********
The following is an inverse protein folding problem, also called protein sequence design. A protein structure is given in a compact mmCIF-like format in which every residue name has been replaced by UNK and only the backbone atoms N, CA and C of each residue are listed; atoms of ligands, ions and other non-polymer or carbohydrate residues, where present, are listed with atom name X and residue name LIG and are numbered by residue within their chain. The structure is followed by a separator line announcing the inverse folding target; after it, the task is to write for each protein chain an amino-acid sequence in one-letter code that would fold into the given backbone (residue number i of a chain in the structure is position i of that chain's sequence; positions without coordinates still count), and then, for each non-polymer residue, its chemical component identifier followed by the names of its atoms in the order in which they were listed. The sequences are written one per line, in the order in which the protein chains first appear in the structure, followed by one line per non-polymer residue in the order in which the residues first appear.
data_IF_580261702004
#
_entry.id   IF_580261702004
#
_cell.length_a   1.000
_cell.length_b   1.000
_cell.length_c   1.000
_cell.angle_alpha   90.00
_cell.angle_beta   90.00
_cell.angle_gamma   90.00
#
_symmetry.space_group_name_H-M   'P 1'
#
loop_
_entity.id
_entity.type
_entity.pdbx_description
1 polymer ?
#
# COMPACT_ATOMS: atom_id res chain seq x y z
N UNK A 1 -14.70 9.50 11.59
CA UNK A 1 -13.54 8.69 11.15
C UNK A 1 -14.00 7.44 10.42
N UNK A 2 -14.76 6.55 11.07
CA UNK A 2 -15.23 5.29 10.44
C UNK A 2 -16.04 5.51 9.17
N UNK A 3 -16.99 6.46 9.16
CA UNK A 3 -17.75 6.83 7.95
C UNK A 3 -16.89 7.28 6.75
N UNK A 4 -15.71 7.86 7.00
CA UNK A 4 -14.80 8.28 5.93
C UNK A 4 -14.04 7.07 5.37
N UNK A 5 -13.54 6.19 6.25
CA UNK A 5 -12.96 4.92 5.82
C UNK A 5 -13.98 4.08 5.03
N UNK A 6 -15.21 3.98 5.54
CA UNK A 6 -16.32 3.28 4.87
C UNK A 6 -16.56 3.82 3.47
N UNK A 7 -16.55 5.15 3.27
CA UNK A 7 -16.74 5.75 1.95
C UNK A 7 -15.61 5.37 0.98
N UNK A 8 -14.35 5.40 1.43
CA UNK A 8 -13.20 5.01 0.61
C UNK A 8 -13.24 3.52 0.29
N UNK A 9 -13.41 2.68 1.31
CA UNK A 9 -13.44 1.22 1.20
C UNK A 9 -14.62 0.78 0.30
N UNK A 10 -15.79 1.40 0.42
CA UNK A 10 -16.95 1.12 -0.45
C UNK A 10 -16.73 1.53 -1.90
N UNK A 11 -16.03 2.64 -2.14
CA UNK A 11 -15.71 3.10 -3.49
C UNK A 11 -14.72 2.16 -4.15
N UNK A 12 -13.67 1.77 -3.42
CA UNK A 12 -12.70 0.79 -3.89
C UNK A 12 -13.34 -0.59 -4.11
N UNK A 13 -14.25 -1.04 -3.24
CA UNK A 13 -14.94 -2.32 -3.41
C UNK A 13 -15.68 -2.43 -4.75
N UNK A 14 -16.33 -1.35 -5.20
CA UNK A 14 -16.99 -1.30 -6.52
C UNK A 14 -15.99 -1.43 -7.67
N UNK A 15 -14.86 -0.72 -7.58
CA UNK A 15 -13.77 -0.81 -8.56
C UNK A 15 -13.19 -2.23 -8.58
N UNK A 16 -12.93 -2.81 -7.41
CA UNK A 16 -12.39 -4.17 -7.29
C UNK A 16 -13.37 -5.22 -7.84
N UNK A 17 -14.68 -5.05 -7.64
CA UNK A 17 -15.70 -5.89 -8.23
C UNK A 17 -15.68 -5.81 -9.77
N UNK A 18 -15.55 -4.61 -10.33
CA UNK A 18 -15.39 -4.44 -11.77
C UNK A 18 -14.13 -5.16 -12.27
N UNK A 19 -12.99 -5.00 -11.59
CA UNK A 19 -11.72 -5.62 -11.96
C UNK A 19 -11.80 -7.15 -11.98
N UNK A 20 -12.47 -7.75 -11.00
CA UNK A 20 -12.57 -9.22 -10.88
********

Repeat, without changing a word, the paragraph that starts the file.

The following is an inverse protein folding problem, also called protein sequence design. A protein structure is given in a compact mmCIF-like format in which every residue name has been replaced by UNK and only the backbone atoms N, CA and C of each residue are listed; atoms of ligands, ions and other non-polymer or carbohydrate residues, where present, are listed with atom name X and residue name LIG and are numbered by residue within their chain. The structure is followed by a separator line announcing the inverse folding target; after it, the task is to write for each protein chain an amino-acid sequence in one-letter code that would fold into the given backbone (residue number i of a chain in the structure is position i of that chain's sequence; positions without coordinates still count), and then, for each non-polymer residue, its chemical component identifier followed by the names of its atoms in the order in which they were listed. The sequences are written one per line, in the order in which the protein chains first appear in the structure, followed by one line per non-polymer residue in the order in which the residues first appear.